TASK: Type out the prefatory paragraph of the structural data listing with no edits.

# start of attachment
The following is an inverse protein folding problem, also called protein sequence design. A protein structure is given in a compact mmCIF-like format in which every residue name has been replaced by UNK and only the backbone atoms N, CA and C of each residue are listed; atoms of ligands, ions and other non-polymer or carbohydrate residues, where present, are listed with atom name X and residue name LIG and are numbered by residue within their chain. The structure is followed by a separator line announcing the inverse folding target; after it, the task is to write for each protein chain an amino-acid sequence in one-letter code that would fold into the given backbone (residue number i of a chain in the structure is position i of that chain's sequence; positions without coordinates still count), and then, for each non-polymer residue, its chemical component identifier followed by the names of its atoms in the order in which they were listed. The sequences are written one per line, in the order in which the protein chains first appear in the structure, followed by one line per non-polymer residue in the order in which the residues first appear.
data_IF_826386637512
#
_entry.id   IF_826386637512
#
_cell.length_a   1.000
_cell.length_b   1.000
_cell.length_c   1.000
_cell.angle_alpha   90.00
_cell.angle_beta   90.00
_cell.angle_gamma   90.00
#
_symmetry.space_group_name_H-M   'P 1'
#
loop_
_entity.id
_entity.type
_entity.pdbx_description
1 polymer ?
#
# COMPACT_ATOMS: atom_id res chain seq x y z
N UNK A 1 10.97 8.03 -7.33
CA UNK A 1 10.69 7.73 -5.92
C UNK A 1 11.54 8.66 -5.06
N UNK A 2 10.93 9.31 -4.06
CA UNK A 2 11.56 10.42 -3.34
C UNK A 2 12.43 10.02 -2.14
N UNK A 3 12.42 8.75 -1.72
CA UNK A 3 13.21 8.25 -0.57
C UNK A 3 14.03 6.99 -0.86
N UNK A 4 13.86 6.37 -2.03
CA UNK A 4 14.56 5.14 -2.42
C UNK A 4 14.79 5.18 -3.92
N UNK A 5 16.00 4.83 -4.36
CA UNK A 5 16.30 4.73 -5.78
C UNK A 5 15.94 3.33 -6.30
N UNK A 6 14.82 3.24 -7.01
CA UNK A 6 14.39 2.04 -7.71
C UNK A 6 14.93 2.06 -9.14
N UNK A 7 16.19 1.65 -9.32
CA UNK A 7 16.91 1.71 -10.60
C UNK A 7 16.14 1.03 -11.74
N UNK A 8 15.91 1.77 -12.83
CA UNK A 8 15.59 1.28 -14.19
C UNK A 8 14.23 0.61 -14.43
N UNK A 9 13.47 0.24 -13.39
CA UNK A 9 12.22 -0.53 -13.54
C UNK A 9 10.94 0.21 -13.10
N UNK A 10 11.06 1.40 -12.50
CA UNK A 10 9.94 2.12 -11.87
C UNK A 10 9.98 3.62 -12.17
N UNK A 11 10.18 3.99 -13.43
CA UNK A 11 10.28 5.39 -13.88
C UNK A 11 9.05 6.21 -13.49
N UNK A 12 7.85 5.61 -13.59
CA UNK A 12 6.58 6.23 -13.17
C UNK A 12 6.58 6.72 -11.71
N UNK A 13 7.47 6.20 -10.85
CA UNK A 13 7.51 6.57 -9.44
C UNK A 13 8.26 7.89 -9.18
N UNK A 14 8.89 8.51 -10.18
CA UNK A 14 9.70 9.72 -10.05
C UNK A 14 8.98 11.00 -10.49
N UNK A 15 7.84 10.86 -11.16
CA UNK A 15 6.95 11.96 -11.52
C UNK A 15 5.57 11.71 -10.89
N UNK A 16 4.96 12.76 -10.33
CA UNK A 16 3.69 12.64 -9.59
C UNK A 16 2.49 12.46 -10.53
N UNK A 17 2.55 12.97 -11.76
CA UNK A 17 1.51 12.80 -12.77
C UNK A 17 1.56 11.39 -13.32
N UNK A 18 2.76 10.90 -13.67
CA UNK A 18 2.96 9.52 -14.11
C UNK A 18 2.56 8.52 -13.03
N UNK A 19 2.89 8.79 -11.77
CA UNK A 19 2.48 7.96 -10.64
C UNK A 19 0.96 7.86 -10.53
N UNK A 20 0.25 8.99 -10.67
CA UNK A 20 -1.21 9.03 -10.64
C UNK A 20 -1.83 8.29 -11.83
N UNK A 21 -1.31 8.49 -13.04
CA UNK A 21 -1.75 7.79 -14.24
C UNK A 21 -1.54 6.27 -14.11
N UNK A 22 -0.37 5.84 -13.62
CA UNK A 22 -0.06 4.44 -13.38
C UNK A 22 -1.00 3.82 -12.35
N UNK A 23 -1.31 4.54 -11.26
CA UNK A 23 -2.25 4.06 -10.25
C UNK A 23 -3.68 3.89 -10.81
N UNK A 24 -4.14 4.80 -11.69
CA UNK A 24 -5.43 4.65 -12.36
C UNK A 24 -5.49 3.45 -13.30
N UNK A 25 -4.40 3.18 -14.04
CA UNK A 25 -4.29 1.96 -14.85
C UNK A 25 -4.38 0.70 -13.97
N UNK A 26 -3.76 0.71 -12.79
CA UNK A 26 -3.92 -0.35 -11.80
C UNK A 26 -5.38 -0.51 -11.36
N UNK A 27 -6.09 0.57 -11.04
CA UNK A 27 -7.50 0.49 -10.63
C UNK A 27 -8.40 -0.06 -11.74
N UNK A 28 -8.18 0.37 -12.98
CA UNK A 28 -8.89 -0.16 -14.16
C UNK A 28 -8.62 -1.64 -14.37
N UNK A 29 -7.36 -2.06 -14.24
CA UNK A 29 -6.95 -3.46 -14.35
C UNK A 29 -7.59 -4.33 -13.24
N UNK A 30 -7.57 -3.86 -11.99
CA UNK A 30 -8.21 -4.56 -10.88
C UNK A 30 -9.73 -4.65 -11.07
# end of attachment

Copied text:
The following is an inverse protein folding problem, also called protein sequence design. A protein structure is given in a compact mmCIF-like format in which every residue name has been replaced by UNK and only the backbone atoms N, CA and C of each residue are listed; atoms of ligands, ions and other non-polymer or carbohydrate residues, where present, are listed with atom name X and residue name LIG and are numbered by residue within their chain. The structure is followed by a separator line announcing the inverse folding target; after it, the task is to write for each protein chain an amino-acid sequence in one-letter code that would fold into the given backbone (residue number i of a chain in the structure is position i of that chain's sequence; positions without coordinates still count), and then, for each non-polymer residue, its chemical component identifier followed by the names of its atoms in the order in which they were listed. The sequences are written one per line, in the order in which the protein chains first appear in the structure, followed by one line per non-polymer residue in the order in which the residues first appear.